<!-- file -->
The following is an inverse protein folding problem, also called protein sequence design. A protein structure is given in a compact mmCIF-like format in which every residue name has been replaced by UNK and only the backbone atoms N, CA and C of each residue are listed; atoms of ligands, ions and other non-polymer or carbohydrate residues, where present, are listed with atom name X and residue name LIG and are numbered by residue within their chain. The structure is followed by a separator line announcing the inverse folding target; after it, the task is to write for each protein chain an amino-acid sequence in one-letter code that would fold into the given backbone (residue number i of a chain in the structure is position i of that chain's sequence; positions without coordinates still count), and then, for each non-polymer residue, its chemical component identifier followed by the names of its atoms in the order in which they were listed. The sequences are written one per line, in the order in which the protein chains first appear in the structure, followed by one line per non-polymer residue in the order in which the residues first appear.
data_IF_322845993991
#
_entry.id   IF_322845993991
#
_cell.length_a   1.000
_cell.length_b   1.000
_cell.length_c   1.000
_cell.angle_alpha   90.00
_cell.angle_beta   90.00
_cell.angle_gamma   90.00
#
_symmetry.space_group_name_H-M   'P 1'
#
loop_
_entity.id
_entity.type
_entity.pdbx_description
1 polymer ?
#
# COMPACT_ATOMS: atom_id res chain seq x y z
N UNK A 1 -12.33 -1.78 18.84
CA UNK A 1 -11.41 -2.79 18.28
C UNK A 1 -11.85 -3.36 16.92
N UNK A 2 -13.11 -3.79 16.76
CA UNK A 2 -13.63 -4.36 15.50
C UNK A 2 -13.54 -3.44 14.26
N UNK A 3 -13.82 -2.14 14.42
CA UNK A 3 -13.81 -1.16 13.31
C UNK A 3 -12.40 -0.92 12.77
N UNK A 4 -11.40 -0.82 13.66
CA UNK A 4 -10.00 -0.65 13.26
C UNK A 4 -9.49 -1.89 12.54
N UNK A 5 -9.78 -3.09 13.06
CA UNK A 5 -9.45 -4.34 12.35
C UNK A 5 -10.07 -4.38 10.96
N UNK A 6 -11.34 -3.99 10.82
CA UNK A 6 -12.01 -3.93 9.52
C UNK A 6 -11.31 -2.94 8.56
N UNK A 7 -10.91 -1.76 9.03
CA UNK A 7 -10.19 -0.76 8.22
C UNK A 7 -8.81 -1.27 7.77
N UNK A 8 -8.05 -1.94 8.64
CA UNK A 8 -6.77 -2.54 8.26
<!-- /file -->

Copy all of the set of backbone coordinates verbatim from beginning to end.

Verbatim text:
The following is an inverse protein folding problem, also called protein sequence design. A protein structure is given in a compact mmCIF-like format in which every residue name has been replaced by UNK and only the backbone atoms N, CA and C of each residue are listed; atoms of ligands, ions and other non-polymer or carbohydrate residues, where present, are listed with atom name X and residue name LIG and are numbered by residue within their chain. The structure is followed by a separator line announcing the inverse folding target; after it, the task is to write for each protein chain an amino-acid sequence in one-letter code that would fold into the given backbone (residue number i of a chain in the structure is position i of that chain's sequence; positions without coordinates still count), and then, for each non-polymer residue, its chemical component identifier followed by the names of its atoms in the order in which they were listed. The sequences are written one per line, in the order in which the protein chains first appear in the structure, followed by one line per non-polymer residue in the order in which the residues first appear.
data_IF_322845993991
#
_entry.id   IF_322845993991
#
_cell.length_a   1.000
_cell.length_b   1.000
_cell.length_c   1.000
_cell.angle_alpha   90.00
_cell.angle_beta   90.00
_cell.angle_gamma   90.00
#
_symmetry.space_group_name_H-M   'P 1'
#
loop_
_entity.id
_entity.type
_entity.pdbx_description
1 polymer ?
#
# COMPACT_ATOMS: atom_id res chain seq x y z
N UNK A 1 -12.33 -1.78 18.84
CA UNK A 1 -11.41 -2.79 18.28
C UNK A 1 -11.85 -3.36 16.92
N UNK A 2 -13.11 -3.79 16.76
CA UNK A 2 -13.63 -4.36 15.50
C UNK A 2 -13.54 -3.44 14.26
N UNK A 3 -13.82 -2.14 14.42
CA UNK A 3 -13.81 -1.16 13.31
C UNK A 3 -12.40 -0.92 12.77
N UNK A 4 -11.40 -0.82 13.66
CA UNK A 4 -10.00 -0.65 13.26
C UNK A 4 -9.49 -1.89 12.54
N UNK A 5 -9.78 -3.09 13.06
CA UNK A 5 -9.45 -4.34 12.35
C UNK A 5 -10.07 -4.38 10.96
N UNK A 6 -11.34 -3.99 10.82
CA UNK A 6 -12.01 -3.93 9.52
C UNK A 6 -11.31 -2.94 8.56
N UNK A 7 -10.91 -1.76 9.03
CA UNK A 7 -10.19 -0.76 8.22
C UNK A 7 -8.81 -1.27 7.77
N UNK A 8 -8.05 -1.94 8.64
CA UNK A 8 -6.77 -2.54 8.26